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Sex-role orientation and depressive symptomatology

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Abstract

The incidence of depressive disorders among women in our society is considerably higher than it is for men. Several investigators have suggested that this is due to traditional sex roles and status of women. One way in which this might work is suggested by Seligman's learned helplessness model of depression. Such considerations have led to the present attempt to evaluate the relationships of gender, sex roles, and depression. Forty male and 40 female subjects, recruited from graduate education courses, were given the NIMH-CES Depression Scale and the Bem Sex-Role Inventory. Analysis of covariance for males suggested that Bem M-Scale scores significantly predict depression, higher M scores associated with lower depression scores. For females, both M scores and M × F interaction predicted depression, higher F and lower M scores associated with greater depression. No differences were found between male and female subjects in depression scale scores. Thus, sex role appears a more potent predictor of depression than gender.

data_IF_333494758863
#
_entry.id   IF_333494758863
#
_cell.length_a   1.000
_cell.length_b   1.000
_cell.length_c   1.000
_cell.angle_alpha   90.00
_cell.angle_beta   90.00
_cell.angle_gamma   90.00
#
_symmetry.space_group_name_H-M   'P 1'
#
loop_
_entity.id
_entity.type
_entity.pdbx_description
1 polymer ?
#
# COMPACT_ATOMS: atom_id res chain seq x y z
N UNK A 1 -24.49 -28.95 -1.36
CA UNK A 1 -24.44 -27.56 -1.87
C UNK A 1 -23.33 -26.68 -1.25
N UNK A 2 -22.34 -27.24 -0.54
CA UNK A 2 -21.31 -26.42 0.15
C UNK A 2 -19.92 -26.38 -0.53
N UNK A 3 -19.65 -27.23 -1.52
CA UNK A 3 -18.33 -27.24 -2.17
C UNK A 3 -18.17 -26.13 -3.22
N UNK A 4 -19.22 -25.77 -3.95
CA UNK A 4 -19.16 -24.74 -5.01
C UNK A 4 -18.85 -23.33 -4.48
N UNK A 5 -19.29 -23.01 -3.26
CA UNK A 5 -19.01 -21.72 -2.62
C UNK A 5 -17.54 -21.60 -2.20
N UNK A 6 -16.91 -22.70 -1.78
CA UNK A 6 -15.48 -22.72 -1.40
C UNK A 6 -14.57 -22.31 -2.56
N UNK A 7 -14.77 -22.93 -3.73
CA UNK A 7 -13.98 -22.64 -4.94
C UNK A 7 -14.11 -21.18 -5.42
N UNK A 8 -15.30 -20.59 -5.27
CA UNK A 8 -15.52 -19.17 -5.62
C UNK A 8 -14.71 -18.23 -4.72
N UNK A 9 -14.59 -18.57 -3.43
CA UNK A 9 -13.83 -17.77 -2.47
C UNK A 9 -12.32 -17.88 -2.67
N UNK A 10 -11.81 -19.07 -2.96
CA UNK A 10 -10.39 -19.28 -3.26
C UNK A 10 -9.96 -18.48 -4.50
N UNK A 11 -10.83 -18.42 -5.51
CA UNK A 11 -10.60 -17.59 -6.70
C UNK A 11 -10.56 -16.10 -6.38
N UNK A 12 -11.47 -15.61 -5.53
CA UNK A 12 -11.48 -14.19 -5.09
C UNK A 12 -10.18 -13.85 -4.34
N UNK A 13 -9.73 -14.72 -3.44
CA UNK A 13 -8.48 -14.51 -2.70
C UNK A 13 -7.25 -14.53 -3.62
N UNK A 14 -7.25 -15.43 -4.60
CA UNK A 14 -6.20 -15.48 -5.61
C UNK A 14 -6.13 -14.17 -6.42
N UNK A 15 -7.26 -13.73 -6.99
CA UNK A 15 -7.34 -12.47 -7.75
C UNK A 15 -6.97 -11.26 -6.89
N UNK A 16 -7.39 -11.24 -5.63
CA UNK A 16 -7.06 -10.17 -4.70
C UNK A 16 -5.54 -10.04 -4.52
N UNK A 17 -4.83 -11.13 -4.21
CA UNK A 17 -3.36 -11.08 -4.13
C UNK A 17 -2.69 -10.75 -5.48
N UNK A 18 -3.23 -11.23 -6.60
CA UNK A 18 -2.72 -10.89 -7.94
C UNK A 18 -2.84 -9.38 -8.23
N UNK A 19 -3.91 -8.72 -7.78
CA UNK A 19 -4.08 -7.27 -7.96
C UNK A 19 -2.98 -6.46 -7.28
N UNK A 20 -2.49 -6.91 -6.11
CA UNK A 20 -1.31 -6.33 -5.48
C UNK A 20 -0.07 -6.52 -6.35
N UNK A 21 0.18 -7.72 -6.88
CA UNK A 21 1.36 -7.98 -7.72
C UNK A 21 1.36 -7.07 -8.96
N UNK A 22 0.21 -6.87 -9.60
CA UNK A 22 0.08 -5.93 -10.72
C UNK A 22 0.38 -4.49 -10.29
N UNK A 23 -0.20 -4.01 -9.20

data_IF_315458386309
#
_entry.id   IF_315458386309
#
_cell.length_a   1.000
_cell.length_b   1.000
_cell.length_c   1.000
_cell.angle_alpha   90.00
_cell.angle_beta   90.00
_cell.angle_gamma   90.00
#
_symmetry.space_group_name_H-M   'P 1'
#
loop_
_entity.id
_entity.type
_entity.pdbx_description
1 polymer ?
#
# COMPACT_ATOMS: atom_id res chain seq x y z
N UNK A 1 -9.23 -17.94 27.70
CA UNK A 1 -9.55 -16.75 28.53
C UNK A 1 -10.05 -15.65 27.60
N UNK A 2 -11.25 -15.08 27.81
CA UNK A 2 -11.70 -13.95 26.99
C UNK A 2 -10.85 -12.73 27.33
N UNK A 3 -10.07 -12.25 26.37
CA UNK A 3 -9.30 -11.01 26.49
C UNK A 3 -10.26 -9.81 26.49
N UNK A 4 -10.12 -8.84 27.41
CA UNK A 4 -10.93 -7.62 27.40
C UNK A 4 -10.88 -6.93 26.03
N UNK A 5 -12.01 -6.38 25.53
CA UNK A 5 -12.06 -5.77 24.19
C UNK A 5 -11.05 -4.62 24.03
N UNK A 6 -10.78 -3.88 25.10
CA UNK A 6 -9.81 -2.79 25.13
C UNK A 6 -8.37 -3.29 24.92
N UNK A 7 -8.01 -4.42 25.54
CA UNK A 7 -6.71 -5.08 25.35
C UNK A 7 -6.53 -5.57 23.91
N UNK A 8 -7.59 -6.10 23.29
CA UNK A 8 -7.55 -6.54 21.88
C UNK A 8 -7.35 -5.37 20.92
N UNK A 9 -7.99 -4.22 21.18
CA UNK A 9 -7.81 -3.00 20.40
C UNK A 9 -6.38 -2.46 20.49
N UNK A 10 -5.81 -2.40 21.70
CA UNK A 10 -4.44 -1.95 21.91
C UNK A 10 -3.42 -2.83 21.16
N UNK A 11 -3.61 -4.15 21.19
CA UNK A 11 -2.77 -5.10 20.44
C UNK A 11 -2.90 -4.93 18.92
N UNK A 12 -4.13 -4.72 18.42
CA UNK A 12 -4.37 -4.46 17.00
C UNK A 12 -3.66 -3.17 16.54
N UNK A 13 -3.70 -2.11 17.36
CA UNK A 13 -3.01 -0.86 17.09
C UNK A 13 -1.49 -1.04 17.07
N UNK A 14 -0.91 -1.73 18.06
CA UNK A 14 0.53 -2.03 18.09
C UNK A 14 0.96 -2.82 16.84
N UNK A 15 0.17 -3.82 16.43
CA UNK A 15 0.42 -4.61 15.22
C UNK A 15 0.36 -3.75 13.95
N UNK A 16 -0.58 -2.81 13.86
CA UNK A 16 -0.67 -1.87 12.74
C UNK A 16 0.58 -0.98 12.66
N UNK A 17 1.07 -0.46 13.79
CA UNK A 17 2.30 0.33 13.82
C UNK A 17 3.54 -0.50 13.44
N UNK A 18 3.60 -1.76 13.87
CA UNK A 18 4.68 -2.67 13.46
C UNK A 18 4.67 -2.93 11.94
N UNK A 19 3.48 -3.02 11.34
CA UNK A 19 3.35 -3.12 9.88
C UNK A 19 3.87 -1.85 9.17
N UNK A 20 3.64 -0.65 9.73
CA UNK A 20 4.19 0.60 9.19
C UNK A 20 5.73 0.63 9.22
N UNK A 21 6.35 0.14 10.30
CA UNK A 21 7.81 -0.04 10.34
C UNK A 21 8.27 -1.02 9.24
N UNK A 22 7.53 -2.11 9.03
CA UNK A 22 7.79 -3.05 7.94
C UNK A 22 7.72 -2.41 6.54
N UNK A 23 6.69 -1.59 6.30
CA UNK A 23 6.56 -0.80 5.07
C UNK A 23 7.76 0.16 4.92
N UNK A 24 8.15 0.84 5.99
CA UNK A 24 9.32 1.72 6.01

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Correspondence to Stephen A. Karp.

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Elpern, S., Karp, S.A. Sex-role orientation and depressive symptomatology. Sex Roles 10, 987–992 (1984). https://doi.org/10.1007/BF00288519

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Keywords

  • Depression
  • Covariance
  • Depressive Disorder
  • Depression Scale
  • Female Subject